You’ve probably already heard this news, but a busy weekend and Monday meant that only now have I been able to post any news on the website, plus it was a real shock to me considering I only posted some news about him planning to make another film a couple of weeks ago. Writer and director George A. Romero has died in his sleep two days ago following a “brief but aggressive battle with lung cancer”, according to a statement by his longtime producing partner, Peter Grunwald. Romero died while listening to the score of one of his favorite films, The Quiet Man, with his wife, Suzanne Desrocher Romero, and daughter, Tina Romero, at his side.
Romero is credited with creating the modern zombie film, and his influence can still be seen in many films and TV series like The Walking Dead. 1968’s Night Of The Living Dead remains one of the most important horror films in the development of the genre, though to me his masterpiece is 1978’s Dawn Of The Dead, the best of all zombie films and a genuinely great movie. Day Of The Dead in 1985 and Land Of The Dead in 2005 may have been a bit less impressive but were still full of the ferocity, the tension, and the social commentary that marked the first two films and are hallmarks of all of Romero’s best work, along with strong characterisation. Sadly the last two in the series Diary Of The Dead and Survival Of The Dead weren’t too good though far worse zombie films come out constantly, and conceptually at least they were interesting.
Romero never really escaped his image of a zombie filmmaker even though the years in between his living dead films produced some fine and interesting works, some of which failed to find much of an audience and consequently have never really got their due, though what’s the betting that there will be some major reappraisals of his work now. While The Crazies was undeniably similar to Night Of The Living Dead, There’s Always Vanilla‘s adding of a feminist subtext to a semi-horror story would probably grant the film much praise and attention today if it were released, while Martin is an astonishing, radical reworking of the vampire myth. Romero’s early films are often rough around the edges, giving them an almost cinema verite feel, but his work change a bit in style and got slicker as time went on. My favourite non-zombie Romero movie is the still rather obscure Knightriders, about a group of modern-day jousters who reenact tournaments on motorcycles – it’s fun, it’s funny and it’s rather moving – though his biggest non-living dead hit was the tongue-in-cheek horror anthology movie Creepshow. Monkey Shines was decent, and I preferred his half of Two Evil Eyes to Dario Argento’s, while the much later Bruiser from 2000 had an interesting David Lynch-type feel to it, as if Romero was attempting to reinvent himself, but Romero sadly seemed to spend much of the second half of his career trying to set up projects which failed to happen. Just imagine what his versions of The Stand and Resident Evil would have been like! I feel that his eventual return to zombies was rather reluctant, something which sadly shows after Land!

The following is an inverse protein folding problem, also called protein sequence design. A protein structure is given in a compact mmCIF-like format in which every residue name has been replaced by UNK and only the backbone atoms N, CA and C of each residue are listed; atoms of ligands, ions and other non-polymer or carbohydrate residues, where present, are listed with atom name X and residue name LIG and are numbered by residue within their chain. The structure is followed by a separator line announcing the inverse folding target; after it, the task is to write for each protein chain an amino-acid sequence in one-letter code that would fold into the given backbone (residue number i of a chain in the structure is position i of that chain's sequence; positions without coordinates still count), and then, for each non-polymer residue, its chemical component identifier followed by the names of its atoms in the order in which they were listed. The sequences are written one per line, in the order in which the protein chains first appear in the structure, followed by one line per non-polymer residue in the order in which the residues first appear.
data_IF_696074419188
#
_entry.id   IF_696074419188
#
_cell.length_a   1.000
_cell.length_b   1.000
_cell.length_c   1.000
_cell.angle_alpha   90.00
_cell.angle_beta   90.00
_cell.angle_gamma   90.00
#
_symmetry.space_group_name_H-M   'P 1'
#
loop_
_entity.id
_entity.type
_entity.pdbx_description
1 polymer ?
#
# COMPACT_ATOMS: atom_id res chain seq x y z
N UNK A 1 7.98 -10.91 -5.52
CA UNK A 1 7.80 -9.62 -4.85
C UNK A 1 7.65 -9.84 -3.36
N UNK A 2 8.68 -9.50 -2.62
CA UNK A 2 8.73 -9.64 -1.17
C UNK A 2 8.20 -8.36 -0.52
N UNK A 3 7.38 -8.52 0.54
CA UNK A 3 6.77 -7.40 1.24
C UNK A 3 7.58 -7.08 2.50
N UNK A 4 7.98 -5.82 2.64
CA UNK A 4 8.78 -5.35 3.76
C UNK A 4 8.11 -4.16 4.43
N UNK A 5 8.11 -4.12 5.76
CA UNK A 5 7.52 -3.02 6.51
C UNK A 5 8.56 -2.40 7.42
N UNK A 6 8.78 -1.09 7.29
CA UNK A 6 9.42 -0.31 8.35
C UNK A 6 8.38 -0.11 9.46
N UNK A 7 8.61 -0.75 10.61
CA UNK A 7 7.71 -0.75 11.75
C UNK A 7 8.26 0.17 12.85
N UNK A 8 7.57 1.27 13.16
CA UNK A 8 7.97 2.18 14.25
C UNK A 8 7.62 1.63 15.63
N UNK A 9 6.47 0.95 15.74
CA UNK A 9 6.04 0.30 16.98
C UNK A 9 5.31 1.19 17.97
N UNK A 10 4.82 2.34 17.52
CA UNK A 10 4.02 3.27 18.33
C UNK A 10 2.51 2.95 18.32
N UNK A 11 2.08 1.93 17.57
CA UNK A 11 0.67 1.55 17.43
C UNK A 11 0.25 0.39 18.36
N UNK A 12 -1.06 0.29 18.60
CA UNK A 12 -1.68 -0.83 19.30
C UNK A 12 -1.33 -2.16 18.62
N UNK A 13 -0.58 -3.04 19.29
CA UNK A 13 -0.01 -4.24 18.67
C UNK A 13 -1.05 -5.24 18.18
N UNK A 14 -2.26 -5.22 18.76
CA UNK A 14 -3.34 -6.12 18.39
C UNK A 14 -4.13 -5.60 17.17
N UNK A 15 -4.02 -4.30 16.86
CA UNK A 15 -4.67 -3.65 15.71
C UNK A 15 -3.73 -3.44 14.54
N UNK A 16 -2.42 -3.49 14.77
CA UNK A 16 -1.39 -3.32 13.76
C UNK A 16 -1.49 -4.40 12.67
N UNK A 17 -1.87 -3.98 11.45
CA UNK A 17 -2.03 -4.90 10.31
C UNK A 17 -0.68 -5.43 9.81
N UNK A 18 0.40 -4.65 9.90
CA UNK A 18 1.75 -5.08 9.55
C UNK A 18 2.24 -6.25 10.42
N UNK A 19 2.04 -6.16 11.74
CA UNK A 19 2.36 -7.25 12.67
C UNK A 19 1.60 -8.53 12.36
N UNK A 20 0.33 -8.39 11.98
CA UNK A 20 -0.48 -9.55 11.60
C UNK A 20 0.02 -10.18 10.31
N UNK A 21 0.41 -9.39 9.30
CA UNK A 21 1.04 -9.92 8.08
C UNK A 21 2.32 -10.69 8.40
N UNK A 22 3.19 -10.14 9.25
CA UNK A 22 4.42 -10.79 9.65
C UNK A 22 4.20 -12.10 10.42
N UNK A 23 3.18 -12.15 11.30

The tragedy of most horror filmmakers, even those who produced works of undeniable intelligence like Romero and the also recently deceased Wes Craven, a director who brought pleasure to so many yet also tended to put much thought into his work, seems to be that they aren’t recognised by the establishment and especially by that out of touch, snobbish Academy of Motion Picture Arts and Sciences. In recent years, there does seem to have been more appreciation of horror films and their creators, but does anyone really expect to see Get Out, despite the rumours, on the Best Picture nominations list? An article by The Guardian has suggested that there should be a posthumous award in Romero’s honour and I think that it’s something that the Academy can do.
Still, like many of the characters in his films, Romero’s work will continue to live on, to frighten, shock, challenge and entertain us.
RIP George A. Romero.